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ICE: New International Students Can’t Take Online-Only Schedules This Fall

New international students won’t be able to enter the country while taking online-only courses this fall, U.S. Immigration and Customs Enforcement confirmed this weekend.

Although the updated policy was rescinded earlier this month for current international students, the guidelines will still apply for those who enroll moving forward. Students who were enrolled before March 9 won’t be affected by the policy.

“Nonimmigrant students in new or initial status after March 9 will not be able to enter the U.S. to enroll in a U.S. school as a nonimmigrant student for the fall term to pursue a full course of study that is 100 percent online,” the agency said.

Newly enrolling students can enter the United States as long as their respective universities provide them with at least one in-person class. However, the updated policy won’t apply to students whose colleges and universities revert to remote learning this fall after initially providing in-person instruction.

Earlier this summer, ICE’s updated policy was met with stark criticism from universities across the country. Harvard and MIT filed a lawsuit against the guidelines soon after. Nearly 60 colleges, including Penn State, joined an amicus brief written in support of the lawsuit. Hours later on that same day, ICE rescinded the policy and said it wouldn’t deport international students studying online this fall.

Although Penn State was “very pleased” to hear the majority of its international students won’t be affected by the rule change, administrators remain concerned for the university’s newly enrolled and prospective students.

“As this situation evolves, the University will continue to work with our international students, who are a welcome and vital part of our community,” Penn State spokesperson Lisa Powers said. “Our international students need to rely, like all our students, faculty and staff, on a safe and flexible learning environment that will help make possible the attainment of their educational goals in a safe and healthy manner. That is in America’s best interest, and, we believe, simply the right thing to do.”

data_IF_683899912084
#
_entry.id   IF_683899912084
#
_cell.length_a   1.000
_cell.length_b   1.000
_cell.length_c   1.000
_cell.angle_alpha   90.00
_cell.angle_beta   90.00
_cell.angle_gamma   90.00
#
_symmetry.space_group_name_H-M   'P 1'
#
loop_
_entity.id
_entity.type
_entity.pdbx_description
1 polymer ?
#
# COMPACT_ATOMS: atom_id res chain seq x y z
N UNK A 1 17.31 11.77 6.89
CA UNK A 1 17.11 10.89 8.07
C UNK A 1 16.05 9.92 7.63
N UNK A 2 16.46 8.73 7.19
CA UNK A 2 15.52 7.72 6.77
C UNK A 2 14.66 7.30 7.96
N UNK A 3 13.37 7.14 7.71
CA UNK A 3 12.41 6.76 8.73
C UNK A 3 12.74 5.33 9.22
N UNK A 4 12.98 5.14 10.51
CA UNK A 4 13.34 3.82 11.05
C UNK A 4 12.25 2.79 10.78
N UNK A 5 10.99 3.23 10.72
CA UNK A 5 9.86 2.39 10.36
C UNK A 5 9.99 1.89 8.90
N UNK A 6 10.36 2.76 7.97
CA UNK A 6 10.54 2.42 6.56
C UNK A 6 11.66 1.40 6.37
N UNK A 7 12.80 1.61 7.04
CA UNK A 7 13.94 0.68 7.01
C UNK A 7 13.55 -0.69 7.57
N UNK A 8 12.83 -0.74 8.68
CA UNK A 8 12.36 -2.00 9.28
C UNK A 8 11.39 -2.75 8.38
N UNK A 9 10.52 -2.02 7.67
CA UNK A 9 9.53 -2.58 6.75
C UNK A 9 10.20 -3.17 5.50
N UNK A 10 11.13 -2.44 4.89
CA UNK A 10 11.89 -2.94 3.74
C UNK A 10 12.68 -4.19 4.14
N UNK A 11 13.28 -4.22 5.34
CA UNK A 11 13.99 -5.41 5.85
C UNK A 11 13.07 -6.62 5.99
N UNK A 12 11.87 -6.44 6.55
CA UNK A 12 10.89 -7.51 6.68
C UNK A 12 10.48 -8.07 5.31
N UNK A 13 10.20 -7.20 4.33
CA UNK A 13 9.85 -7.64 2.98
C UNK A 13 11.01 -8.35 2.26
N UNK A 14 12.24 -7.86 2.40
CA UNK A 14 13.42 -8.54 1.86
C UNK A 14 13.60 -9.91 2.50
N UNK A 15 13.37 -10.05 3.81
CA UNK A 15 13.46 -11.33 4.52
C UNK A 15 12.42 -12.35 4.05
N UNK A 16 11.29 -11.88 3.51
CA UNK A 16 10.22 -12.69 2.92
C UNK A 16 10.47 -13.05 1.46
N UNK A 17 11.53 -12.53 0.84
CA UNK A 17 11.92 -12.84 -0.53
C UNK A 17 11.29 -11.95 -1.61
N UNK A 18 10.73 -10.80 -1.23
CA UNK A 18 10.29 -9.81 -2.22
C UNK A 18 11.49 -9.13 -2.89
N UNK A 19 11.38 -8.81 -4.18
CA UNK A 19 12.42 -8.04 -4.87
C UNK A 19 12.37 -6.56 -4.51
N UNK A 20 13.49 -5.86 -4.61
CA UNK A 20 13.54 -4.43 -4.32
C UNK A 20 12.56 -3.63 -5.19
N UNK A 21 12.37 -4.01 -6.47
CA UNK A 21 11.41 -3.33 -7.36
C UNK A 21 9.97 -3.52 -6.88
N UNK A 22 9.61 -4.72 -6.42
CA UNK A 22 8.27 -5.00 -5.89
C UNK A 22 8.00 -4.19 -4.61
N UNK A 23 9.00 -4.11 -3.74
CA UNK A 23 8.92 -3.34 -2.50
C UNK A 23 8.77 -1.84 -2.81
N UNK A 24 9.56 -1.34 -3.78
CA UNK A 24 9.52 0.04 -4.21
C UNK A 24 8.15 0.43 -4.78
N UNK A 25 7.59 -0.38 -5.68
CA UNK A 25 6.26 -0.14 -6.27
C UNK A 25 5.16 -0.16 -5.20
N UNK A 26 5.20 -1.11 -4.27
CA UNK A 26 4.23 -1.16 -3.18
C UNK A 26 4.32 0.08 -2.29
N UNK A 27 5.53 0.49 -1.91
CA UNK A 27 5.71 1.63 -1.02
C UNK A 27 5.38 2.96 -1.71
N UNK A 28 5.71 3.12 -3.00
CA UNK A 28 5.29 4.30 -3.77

According to President Eric Barron’s report during July’s Board of Trustees meeting, more than 7,000 international students from more than 115 countries are enrolled at Penn State campuses. He noted Penn State’s Office of Global Programs is providing financial assistance to students and contacting nearly 1,400 first-year students to provide one-to-one virtual orientation experiences.

“Our international students are vital members of the Penn State community and bring diversity and new perspectives to our classrooms and campuses,” Barron said.

We’ll update this post with more information as it becomes available.

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About the Author

Matt DiSanto

Matt proudly served as Onward State’s managing editor for two years until graduating from Penn State in May 2022. Now, he’s off in the real world doing real things. Send him an email ([email protected]) or follow him on Twitter (@mattdisanto_) to stay in touch.

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